Makalu, West Ridge. On February 16 the French expedition to the west ridge of Makalu headed for Nepal. It was composed of Lucien Bérardini, François Guillot, Robert Jacob, Claude Jager, Bernard Mellet, Jean-Claude Mosca, Jean-Paul Paris, Georges Payot, Yannick Seigneur, Dr. Jacques Marchal and I as leader. The west ridge, straight as a die, rising nearly 10,000 feet, is the most beautiful structure imaginable. Conditions were bad from the beginning and even the approach march was made difficult because of deep snow. It took nearly a month to get to Base Camp (16,000 feet). Camp II (17,400 feet) was set up on March 27 as Advanced Base. It was at the start of the magnificent Twins arête, which led to the foot of the west ridge, where we placed Camp III (21,500 feet). The beginning of the ridge was a severe mixed climb, very steep, rising 3000 feet to the base of the big step, where we established Camp IV. The step, the key to our route, was a vertical barrier from 24,125 to 25,275 feet (UIAA V+, A2). Three quarters of the way up the step, prepared to here mostly by Seigneur and Mellet, was a providential shelf, which let us place Camp V (25,100 feet) after days of effort. On May 19 Mosca and Payot prepared the rest of the route on the step and pitched a single tent, Camp VI, at 25,275 feet. Oxygen was used only from there on. On May 20 they headed toward the summit but were stopped by malfunctioning oxygen outfits. An attempt by Guillot and Paris was ruined by a miserable night at Camp VI but they prepared several rope-lengths higher. On May 23, in beautiful weather at last, Seigneur and Mellet left Camp VI at two A.M. and reached the 27,825-foot summit at 4:15 P.M. They were back at Camp VI at 9:30.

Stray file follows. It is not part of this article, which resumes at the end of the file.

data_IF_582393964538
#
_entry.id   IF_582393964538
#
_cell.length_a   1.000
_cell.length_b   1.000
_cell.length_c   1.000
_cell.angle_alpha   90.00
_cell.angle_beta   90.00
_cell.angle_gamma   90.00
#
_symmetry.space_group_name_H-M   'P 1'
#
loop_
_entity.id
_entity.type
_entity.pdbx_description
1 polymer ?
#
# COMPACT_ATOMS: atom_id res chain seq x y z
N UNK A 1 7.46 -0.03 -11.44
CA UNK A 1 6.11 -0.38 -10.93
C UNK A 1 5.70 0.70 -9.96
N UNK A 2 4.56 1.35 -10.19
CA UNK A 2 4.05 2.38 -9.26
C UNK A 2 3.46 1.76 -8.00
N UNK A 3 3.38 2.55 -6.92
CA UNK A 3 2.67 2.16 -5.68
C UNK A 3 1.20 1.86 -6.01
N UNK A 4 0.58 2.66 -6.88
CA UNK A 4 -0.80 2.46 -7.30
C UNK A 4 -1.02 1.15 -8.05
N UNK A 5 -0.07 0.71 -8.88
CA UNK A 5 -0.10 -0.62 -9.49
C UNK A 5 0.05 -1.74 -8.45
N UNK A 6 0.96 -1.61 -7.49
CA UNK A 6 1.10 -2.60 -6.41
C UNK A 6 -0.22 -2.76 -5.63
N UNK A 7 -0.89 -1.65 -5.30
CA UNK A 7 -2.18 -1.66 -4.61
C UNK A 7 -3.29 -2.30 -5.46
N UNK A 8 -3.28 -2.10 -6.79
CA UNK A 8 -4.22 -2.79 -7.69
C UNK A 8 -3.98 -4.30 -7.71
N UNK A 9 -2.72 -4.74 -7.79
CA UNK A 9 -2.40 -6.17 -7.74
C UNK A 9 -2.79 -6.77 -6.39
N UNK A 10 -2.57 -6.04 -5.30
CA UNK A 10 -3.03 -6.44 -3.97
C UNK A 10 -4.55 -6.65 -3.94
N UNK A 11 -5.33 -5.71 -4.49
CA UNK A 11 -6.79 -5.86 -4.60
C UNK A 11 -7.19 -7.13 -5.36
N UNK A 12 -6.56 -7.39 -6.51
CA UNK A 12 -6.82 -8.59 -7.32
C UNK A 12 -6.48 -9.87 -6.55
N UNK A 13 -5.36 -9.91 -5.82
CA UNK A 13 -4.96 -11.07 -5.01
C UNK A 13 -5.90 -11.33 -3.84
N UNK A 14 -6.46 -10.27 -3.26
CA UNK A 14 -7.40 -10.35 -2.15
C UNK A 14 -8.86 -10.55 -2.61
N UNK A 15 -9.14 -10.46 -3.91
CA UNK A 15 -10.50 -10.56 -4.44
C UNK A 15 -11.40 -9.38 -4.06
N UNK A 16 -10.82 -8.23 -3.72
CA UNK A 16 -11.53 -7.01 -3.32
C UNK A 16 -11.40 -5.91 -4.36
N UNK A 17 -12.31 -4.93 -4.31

ROBERT PARAGOT, Club Alpin Français